Yet another change to accounting principles is on the way. It is estimated to increase EBITDA of businesses by 10% to 40% and debt by between 10% and 98%.

Ian Borman

This could lead to a fundamental shift in how businesses think about leasing.

Currently most businesses account for finance leases on balance sheet and operating leases off balance sheet. There is a complex regime that decides which leases fall into which category.

From 1 January 2019 (and with retrospective effect for reporting purposes), changes to international accounting standards mean that operating leases for assets that are controlled by the lessor (which includes most leases of property) must be accounted for on balance sheet.

In essence, a business will no longer benefit from leasing an asset rather than buying the asset and borrowing the purchase price.

Tenants will need to account for the present value of all lease liabilities on the balance sheet as debt, while also being able to account for a ‘right-of-use’ asset. In the profit-and-loss statement, rather than lease charges being accounted for as operating income, interest and depreciation will be accounted for separately.

Payments for services provided along with the lease of the asset will need to be split out and accounted for separately.

‘Frozen GAAP’

There is no change in when payments are made. But the net effect of these subtle changes is a significant impact on debt, ranging from perhaps a 20% increase in reported debt for the logistics, telecommunication and entertainment industries to potentially a doubling of debt in the retail sector, with healthcare, professional services and airlines somewhere in the middle.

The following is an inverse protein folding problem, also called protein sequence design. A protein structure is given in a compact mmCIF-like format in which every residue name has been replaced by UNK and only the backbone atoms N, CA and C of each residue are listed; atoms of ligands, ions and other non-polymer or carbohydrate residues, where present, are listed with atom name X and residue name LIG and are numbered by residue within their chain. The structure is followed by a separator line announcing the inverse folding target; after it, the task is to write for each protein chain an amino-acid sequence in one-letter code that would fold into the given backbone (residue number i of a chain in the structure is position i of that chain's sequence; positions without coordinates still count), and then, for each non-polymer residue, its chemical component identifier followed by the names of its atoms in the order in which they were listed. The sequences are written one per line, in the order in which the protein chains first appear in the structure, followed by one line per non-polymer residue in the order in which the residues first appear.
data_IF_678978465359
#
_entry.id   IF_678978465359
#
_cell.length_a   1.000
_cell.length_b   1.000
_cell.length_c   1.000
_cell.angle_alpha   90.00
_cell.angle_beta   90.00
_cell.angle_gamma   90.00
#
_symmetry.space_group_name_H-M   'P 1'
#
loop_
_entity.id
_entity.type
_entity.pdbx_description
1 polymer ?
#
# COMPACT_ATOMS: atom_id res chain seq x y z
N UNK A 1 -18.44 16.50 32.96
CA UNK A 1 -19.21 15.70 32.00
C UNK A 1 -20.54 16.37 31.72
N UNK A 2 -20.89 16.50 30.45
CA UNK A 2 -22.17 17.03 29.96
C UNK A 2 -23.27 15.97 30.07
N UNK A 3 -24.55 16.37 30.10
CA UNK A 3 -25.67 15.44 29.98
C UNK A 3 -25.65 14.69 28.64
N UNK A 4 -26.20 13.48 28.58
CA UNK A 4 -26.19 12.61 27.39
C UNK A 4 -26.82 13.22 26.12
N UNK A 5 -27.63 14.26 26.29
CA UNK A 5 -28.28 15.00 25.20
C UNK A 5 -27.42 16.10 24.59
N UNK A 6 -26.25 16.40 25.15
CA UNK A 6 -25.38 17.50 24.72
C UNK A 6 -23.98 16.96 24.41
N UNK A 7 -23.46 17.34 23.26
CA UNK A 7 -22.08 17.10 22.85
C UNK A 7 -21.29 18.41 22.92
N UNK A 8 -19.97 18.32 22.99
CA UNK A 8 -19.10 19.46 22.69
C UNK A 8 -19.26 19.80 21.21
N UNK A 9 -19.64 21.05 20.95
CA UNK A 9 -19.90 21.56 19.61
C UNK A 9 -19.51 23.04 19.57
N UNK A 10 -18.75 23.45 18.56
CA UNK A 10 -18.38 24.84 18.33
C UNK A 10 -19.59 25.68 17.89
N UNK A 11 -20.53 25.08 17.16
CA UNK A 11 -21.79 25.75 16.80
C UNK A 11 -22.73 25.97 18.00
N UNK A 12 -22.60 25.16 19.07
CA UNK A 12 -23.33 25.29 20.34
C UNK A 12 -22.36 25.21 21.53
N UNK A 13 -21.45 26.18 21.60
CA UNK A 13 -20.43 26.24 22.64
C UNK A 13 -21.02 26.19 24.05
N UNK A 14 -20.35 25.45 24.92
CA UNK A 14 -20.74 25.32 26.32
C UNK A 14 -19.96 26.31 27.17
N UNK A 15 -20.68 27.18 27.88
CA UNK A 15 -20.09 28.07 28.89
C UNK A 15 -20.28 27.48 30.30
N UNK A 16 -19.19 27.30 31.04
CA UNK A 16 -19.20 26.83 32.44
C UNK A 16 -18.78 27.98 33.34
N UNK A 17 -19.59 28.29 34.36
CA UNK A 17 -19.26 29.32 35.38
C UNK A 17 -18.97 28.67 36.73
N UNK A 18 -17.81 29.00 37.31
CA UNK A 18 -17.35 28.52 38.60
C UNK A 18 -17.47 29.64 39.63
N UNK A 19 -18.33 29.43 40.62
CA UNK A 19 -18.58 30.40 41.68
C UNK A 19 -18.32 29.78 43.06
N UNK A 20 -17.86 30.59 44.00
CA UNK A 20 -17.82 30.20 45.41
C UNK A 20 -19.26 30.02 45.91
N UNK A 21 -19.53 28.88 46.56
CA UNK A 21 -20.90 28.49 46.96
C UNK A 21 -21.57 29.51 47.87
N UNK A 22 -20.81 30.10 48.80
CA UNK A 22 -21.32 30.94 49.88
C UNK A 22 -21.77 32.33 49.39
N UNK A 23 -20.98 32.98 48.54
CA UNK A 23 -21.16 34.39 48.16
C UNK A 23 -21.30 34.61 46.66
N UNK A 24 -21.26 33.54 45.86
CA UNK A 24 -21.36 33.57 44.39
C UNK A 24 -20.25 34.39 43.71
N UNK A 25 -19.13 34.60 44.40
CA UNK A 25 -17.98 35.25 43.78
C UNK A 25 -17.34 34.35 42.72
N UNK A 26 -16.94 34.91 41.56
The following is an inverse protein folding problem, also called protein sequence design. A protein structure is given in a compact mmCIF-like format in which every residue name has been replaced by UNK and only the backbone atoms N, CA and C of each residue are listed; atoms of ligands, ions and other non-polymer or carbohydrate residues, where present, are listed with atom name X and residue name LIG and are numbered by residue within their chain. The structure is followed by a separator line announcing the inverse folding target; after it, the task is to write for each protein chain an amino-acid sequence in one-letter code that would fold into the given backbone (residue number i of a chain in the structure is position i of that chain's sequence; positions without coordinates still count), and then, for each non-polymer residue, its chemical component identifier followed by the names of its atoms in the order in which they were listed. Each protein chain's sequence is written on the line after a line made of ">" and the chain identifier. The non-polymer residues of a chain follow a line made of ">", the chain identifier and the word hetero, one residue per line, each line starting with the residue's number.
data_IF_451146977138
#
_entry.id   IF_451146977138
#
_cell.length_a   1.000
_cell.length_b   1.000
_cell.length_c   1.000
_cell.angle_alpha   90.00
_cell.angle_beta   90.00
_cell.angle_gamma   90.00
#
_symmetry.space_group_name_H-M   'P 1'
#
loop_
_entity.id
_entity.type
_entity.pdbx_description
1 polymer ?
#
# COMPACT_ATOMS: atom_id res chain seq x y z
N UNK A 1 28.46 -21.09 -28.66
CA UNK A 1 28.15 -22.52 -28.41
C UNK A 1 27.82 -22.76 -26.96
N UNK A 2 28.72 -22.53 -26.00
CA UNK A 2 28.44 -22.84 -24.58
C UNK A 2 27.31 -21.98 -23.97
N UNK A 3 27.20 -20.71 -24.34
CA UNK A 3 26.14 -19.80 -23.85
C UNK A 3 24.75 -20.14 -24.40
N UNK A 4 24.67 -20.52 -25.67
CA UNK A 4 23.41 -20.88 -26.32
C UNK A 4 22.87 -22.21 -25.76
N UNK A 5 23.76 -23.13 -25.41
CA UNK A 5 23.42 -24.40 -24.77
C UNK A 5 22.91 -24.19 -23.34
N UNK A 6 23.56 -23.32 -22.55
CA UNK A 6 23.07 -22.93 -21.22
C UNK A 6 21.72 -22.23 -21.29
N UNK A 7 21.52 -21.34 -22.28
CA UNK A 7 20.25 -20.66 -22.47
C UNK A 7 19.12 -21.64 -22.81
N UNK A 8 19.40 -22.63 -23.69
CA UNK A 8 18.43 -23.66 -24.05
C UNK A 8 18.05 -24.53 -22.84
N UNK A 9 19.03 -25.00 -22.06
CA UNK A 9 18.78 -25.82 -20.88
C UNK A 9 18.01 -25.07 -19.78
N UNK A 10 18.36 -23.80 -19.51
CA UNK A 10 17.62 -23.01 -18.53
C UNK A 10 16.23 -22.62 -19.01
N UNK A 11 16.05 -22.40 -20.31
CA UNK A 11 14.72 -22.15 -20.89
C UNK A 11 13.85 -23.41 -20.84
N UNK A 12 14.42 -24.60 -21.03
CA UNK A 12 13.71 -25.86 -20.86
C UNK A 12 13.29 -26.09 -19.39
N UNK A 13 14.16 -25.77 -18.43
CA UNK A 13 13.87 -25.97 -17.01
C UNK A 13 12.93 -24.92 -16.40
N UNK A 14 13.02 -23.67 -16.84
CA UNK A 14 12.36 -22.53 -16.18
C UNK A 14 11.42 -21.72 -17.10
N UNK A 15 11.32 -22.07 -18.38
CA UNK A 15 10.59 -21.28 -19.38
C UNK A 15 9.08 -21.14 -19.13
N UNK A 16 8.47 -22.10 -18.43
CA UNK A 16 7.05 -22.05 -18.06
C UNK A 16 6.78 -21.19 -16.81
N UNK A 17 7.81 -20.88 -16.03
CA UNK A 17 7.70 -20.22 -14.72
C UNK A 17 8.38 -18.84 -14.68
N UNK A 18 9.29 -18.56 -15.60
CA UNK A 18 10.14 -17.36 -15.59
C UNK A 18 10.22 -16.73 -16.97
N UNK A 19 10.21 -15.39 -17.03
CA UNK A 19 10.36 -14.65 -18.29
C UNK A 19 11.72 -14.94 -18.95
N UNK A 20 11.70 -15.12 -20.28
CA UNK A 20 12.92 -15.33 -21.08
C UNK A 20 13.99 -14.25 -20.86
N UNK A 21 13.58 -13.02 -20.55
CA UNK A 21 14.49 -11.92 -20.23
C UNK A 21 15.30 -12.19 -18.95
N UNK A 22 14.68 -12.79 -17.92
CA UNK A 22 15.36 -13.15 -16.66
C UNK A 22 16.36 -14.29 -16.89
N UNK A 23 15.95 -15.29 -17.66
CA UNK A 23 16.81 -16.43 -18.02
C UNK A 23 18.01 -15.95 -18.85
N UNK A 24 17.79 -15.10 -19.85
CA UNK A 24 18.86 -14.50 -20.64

Net profit will not change, but for businesses where EBITDA is a key measurement, calculated on a simple IFRS basis businesses may see this rise between 10% and 40%.

The net effect of these subtle changes is a significant impact on debt

Typically property companies are not tested on EBITDA, but debt-related covenants may be affected. Operating business with leverage will fall into two camps.

The financial covenants set for leveraged businesses will generally be calculated on a ‘frozen GAAP’ (generally accepted accounting principles) basis, which means changes to accounting principles are ignored. However, larger businesses often have covenant set using ‘current GAAP’, unless they have catered specifically for this change.

Companies need to carefully consider the impact all this will have on their financing arrangements. Lessors may like to give some thought to the effect these changes might have on the willingness of busine

sses to buy property rather than rent, reversing a long trend of sale and leaseback.

Ian Borman is a finance partner at Winston & Strawn